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Publication #PP-191

Powdery Mildew on Tomato1

Gary Vallad, Pamela Roberts, Timur Momol, and Ken Pernezny2

Powdery mildew occurs on greenhouse-grown tomatoes and occasionally on tomatoes grown in vegetable gardens or in commercial fields in Florida. The fungus, Oidium neolycopersici, causes the disease. Powdery mildew of tomato occurs in California, Nevada, Utah, North Carolina, Ohio, and Connecticut in the United States. It is also found throughout the world on greenhouse and field-grown tomatoes. Losses in fruit production due to decreased plant vigor can reach up to 50% in commercial production regions where powdery mildew is severe. Although this level of damage has not been observed on tomatoes in fields in Florida, plants grown in greenhouses in North Florida reached 50-60% disease incidence.

Symptoms of the disease occur only on the leaves. Symptoms initially appear as light green to yellow blotches or spots that range from 1/8 - ½ inches in diameter on the upper surface of the leaf (Figure 1 and Figure 2).

Figure 1. 

Leaflets of tomato exhibiting symptoms of powdery mildew.


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Figure 2. 

Symptoms of powdery mildew on tomato leaflets from a greenhouse in Florida.


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The spots eventually turn brown as the leaf tissue dies. The entire leaf eventually turns brown and shrivels, but remains attached to the stem. A white, powdery growth of the fungal mycelium is found on the top of leaves (Figure 3).

Figure 3. 

Symptoms of powdery mildew on tomato leaves from a field in Florida.


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The disease is caused by Oidium neolycopersici in Florida. The perfect or sexual state, Erysiphae, is rarely seen in nature and never has been observed in Florida.

In western regions of the United States and other parts of the world, powdery mildew may also be caused by the fungus Leveillula taurica. These powdery mildew fungi are obligate parasites; they can only survive on a living host. The fungus produces specialized feeding structures called haustoria that invade host cells to extract nutrients. The removal of nutrients from host cells causes the yellowing and eventual necrosis of tomato tissue. The plant is not killed by this disease, but is progressively weakened and productivity greatly decreased.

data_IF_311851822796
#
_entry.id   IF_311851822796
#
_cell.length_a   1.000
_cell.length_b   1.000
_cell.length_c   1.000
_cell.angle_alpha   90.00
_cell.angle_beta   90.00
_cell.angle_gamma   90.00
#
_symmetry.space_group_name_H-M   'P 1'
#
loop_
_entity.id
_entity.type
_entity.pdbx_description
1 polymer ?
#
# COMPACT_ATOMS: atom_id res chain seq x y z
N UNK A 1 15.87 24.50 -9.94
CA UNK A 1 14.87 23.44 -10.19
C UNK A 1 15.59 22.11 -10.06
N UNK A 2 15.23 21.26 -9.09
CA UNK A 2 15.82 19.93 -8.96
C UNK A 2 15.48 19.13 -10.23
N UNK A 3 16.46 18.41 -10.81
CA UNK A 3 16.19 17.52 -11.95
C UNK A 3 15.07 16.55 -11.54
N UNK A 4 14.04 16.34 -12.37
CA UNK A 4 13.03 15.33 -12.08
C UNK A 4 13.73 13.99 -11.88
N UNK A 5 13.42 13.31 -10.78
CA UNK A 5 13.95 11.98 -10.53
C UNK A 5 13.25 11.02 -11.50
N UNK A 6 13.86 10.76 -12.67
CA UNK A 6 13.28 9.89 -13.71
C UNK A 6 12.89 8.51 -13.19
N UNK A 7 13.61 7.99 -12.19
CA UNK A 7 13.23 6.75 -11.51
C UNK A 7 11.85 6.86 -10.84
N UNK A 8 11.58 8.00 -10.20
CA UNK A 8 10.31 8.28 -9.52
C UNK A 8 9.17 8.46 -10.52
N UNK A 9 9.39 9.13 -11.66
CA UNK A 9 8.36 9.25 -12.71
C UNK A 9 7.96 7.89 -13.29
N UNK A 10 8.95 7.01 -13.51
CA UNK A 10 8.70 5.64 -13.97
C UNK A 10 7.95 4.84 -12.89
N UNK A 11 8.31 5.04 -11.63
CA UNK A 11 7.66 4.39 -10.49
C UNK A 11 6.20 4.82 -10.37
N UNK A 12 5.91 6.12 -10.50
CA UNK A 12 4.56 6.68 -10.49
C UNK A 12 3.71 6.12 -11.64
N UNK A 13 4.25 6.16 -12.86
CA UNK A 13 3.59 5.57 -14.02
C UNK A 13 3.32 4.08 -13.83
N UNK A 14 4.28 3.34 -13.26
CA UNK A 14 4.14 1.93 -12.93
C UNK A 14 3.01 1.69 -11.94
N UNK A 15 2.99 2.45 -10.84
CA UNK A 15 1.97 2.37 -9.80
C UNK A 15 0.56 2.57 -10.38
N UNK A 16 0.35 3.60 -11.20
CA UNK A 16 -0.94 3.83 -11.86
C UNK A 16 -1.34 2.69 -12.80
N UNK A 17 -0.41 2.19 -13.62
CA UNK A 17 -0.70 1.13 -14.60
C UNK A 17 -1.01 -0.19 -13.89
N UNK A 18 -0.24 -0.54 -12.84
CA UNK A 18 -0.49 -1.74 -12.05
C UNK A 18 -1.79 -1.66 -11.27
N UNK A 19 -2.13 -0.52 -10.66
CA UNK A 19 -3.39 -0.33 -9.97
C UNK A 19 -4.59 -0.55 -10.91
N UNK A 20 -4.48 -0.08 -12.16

The fungus reproduces by producing spores, conidia, which are borne on conidiophores. A conidiophore-bearing conidia is shown in Figure 4. Conidia are easily dislodged by the wind and carried long distances. The conidia land on leaves, where they germinate and enter the leaf through stomates. The fungus grows at moderate to cool temperatures. Epidemics have been noted during relatively dry conditions. The pathogen has a wide host range and probably survives on other hosts or volunteer tomato plants from season to season.

Figure 4. 

Conidiophore and conidia of Oidium sp. on tomato.


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Greenhouses typically provide ideal conditions for disease development and spread. An integrated approach should be used to control powdery mildew in the greenhouse. Practices that maintain high relative humidity should be utilized. Infected plants should be removed from the house, which should be sanitized after production. Registered fungicides should be applied to plants as soon as symptoms are observed.

In the field, control measures have not been needed in Florida. However, if the disease were to become more problematic, control measures would include scouting, rouging of infected plants, use of resistant varieties, and spraying preventative chemicals.

Footnotes

1.

This document is PP-191, one of a series of the Plant Pathology, UF/IFAS Extension. Original publication date May 2001. Revised September 2008. Reviewed April 2014. Visit the EDIS website at http://edis.ifas.ufl.edu.

2.

Gary Vallad, assistant professor, Plant Pathology Department, Gulf Coast Research and Education Center--Wimauma. FL; Pamela Roberts, associate professor, Plant Pathology Department, Southwest Florida Research and Education Center, Immokalee, FL; Timur Momol, professor, Plant Pathology Department, and district director, Office of District Directors--Gainesville, FL; and Ken Pernezny, professor, Plant Pathology Department, Everglades Research and Education Center--Belle Glade, FL, UF/IFAS Extension.


The Institute of Food and Agricultural Sciences (IFAS) is an Equal Opportunity Institution authorized to provide research, educational information and other services only to individuals and institutions that function with non-discrimination with respect to race, creed, color, religion, age, disability, sex, sexual orientation, marital status, national origin, political opinions or affiliations. For more information on obtaining other UF/IFAS Extension publications, contact your county's UF/IFAS Extension office.

U.S. Department of Agriculture, UF/IFAS Extension Service, University of Florida, IFAS, Florida A & M University Cooperative Extension Program, and Boards of County Commissioners Cooperating. Nick T. Place, dean for UF/IFAS Extension.